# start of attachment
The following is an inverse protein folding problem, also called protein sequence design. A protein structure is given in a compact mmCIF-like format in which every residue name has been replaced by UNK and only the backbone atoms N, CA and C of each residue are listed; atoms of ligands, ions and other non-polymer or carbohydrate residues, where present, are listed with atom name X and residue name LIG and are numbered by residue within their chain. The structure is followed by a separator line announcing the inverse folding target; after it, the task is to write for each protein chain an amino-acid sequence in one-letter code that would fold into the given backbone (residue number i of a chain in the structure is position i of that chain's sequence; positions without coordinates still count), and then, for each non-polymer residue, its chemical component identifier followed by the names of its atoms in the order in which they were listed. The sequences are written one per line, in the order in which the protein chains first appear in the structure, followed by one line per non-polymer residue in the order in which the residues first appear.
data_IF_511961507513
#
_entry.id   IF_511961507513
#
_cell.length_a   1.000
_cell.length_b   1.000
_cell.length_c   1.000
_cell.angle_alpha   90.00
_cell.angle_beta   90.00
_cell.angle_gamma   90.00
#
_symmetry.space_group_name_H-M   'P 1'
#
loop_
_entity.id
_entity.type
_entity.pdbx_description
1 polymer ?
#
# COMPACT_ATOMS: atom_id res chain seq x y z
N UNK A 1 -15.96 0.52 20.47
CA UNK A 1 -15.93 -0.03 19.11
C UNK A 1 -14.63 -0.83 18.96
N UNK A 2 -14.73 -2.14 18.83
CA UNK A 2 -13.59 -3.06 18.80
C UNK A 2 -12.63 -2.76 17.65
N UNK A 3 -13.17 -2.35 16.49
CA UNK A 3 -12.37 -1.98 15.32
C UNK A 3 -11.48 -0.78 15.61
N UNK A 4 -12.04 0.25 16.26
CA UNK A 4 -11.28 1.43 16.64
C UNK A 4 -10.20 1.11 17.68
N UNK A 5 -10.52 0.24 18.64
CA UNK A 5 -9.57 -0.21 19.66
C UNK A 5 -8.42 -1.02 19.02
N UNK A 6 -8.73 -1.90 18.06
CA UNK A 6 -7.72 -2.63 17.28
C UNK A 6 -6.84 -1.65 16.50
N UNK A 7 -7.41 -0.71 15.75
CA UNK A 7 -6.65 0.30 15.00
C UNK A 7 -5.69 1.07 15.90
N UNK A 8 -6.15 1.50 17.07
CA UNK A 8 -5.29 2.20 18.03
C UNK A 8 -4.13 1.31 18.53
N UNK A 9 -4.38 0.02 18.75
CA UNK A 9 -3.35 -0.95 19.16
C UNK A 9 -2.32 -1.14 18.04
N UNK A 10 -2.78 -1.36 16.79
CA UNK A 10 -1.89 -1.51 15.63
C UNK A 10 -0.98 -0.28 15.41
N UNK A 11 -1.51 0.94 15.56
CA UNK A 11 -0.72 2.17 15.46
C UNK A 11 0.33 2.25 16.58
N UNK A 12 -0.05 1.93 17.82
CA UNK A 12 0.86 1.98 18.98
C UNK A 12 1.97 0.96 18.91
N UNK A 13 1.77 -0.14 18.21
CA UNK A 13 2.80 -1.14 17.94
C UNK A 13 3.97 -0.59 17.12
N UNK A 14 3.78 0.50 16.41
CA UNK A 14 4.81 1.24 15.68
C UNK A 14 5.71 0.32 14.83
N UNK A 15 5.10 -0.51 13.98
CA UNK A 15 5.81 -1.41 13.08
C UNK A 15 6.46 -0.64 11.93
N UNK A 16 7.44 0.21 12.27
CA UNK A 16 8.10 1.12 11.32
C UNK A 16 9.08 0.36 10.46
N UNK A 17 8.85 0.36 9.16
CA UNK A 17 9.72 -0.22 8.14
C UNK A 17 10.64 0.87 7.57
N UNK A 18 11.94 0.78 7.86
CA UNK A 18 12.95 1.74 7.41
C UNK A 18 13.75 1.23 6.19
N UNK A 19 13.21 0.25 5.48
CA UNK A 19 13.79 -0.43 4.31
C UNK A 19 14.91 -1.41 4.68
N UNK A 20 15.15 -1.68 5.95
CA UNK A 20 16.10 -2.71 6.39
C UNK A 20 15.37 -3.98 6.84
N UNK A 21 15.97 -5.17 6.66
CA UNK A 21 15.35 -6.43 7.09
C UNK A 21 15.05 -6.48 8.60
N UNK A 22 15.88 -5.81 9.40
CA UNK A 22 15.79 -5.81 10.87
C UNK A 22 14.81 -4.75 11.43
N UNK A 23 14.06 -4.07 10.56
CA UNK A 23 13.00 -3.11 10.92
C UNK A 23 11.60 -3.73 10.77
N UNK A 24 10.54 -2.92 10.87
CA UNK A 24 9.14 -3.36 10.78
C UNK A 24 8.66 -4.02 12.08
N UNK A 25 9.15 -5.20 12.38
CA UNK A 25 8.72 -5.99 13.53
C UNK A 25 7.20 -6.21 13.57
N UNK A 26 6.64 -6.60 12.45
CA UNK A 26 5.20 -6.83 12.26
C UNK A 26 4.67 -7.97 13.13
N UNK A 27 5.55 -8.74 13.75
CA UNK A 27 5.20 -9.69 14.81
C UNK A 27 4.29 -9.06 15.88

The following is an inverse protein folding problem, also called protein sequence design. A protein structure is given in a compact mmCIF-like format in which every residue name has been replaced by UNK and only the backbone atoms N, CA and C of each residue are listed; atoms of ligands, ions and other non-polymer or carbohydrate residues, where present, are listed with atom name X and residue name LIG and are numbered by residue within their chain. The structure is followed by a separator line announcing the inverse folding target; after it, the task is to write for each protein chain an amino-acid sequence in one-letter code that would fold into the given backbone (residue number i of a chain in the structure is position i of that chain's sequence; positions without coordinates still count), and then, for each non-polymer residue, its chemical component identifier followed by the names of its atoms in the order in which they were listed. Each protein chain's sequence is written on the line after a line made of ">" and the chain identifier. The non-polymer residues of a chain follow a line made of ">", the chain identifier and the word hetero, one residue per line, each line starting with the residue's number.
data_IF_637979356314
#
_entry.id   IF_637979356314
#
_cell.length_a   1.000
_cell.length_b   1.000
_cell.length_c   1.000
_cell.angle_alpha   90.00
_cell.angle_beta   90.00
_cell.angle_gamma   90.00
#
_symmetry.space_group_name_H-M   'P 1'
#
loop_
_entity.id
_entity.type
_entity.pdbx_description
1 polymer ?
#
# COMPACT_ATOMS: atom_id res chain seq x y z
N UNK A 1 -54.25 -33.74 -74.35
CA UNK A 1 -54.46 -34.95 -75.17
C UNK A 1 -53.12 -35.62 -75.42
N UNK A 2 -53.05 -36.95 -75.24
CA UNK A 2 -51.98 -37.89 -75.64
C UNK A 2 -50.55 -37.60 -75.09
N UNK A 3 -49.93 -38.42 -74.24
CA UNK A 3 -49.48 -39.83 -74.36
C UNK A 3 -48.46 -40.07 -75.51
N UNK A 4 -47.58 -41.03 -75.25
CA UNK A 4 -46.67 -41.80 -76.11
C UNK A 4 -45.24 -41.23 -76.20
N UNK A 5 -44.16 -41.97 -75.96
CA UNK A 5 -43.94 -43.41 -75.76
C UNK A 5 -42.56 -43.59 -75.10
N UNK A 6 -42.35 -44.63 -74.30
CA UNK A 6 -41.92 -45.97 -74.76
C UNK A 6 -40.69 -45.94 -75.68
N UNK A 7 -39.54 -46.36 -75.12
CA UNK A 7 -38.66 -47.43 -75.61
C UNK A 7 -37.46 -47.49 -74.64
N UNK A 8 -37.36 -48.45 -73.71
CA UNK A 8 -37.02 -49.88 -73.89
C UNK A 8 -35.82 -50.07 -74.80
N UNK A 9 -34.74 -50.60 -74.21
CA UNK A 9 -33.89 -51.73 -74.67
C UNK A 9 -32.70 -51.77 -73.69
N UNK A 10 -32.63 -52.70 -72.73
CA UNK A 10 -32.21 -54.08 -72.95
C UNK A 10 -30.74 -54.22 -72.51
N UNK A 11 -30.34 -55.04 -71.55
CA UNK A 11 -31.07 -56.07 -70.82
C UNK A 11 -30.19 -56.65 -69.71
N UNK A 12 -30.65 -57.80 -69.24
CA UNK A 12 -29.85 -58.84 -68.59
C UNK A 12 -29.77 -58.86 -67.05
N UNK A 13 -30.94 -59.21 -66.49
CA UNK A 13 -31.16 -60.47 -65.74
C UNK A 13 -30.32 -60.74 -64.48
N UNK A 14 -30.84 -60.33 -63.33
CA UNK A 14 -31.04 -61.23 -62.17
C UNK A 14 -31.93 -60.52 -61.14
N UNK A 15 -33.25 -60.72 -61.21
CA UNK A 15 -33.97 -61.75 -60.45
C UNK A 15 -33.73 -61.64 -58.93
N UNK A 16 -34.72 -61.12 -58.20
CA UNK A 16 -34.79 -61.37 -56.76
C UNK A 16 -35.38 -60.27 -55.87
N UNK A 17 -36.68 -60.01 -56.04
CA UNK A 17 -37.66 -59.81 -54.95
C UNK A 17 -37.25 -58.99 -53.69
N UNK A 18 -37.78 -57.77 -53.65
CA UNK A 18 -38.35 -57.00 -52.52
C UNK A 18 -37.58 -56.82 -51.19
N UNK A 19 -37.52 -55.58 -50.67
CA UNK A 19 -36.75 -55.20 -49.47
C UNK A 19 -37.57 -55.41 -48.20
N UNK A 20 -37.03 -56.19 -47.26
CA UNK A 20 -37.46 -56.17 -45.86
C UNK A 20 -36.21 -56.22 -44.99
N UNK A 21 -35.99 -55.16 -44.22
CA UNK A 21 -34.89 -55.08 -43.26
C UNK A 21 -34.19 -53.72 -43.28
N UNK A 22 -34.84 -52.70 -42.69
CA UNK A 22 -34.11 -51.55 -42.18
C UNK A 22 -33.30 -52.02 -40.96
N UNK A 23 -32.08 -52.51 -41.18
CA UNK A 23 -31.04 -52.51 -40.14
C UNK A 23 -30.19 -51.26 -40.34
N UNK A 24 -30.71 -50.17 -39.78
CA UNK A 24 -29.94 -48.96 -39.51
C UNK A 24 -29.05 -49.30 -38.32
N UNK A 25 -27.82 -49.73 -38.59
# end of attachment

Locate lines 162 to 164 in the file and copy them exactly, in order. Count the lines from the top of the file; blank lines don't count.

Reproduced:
C UNK A 13 -30.32 -60.74 -64.48
N UNK A 14 -30.84 -60.33 -63.33
CA UNK A 14 -31.04 -61.23 -62.17